Etiquette Boss: Flatware maps the menu

November 27, 2013 Phillipa Morrish
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FLATWARE ETIQUETTE – Part 2: Now that you have the 18/10 flatware that pleases your tactile senses, you should know how to ‘read’ the menu, simply by looking at the flatware on the table.

The flatware closest to the dinner plate is always used last, and that which is farthest, or on the outside, is used first. Any flatware above the plate is left untouched until after the entrée; when it is pulled down to the side of the plate (or each side, if more than one utensil) to await the arrival of dessert.

If a tiny fork (two or three pronged) is placed in the soup spoon, to the right of the plate, that indicates some type of seafood cocktail will be the first course, and will precede the soup course. Next, the salad fork should be the first of the two forks to the left of the plate.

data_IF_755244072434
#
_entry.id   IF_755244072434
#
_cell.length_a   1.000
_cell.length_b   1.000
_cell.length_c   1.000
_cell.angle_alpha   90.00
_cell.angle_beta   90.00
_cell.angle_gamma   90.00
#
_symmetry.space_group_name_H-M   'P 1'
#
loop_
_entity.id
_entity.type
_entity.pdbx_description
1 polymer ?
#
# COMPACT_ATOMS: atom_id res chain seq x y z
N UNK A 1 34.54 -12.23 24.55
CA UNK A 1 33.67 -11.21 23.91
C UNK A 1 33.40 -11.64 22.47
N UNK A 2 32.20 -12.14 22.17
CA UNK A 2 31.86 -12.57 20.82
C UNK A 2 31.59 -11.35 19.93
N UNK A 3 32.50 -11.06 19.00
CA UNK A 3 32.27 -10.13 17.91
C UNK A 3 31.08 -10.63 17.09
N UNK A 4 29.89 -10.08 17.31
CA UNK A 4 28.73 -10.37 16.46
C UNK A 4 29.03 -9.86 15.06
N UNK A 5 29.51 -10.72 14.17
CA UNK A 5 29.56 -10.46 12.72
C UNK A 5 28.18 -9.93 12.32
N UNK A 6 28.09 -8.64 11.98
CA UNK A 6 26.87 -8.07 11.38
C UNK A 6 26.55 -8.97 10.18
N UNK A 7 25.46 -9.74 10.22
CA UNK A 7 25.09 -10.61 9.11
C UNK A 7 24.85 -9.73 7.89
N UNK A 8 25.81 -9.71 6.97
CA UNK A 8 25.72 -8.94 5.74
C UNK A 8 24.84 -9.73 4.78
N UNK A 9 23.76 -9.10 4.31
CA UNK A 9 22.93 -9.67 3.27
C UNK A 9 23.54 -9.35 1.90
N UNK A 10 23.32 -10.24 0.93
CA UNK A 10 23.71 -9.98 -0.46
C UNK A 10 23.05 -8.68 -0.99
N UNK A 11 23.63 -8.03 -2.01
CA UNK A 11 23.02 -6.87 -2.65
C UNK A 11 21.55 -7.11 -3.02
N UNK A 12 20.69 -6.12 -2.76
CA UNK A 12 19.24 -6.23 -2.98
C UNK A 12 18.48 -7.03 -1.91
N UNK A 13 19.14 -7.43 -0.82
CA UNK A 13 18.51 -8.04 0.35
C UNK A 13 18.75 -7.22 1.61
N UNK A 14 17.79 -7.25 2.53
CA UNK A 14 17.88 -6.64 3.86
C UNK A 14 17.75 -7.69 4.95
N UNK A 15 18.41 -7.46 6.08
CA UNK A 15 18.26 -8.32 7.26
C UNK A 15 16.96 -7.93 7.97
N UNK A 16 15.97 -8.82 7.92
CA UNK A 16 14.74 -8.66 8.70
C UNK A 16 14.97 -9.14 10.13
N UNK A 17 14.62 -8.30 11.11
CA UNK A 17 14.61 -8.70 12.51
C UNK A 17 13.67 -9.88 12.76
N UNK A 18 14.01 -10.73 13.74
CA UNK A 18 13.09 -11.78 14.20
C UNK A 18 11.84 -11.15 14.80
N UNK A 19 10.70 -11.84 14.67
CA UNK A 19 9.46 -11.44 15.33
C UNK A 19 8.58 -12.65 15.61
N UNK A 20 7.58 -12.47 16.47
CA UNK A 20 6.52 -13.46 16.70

Sometimes there is a salad knife to the right of the dinner knife. Holding the knife and fork incorrectly is a very common mistake. The forefinger of the left hand should rest on the neck of the fork, and the forefinger of the right hand should rest firmly on the neck of the knife.

Fork and knife handles should be hidden in the palm of each hand without being seen, while cutting food: No protruding knife or fork handles between thumb and forefinger.

Also, there is no sawing the meat with the knife as though it were a piece of wood. Cut in one direction, several times if necessary. At the meal’s conclusion, place knife and fork together in the 4:20 position to indicate you are finished.

YOUR BEST APPEARANCE: I was invited to a luncheon last Saturday, and one lady at the table (I assumed she was in her 60s) was involved in a conversation, and I thought overheard her say she was 75.

I was flabbergasted, so I asked her whether I had heard correctly. She smiled sweetly and told me that she was not speaking about herself, as she was actually 80 years old. I almost fell off my chair.

She had to show us her driver’s license. Well, the table went crazy, with everyone asking her what was her secret. Are you ready? It was a light application of petroleum jelly after cleansing her face every night.

Phillipa Morrish is the president of Etiquette Training International.

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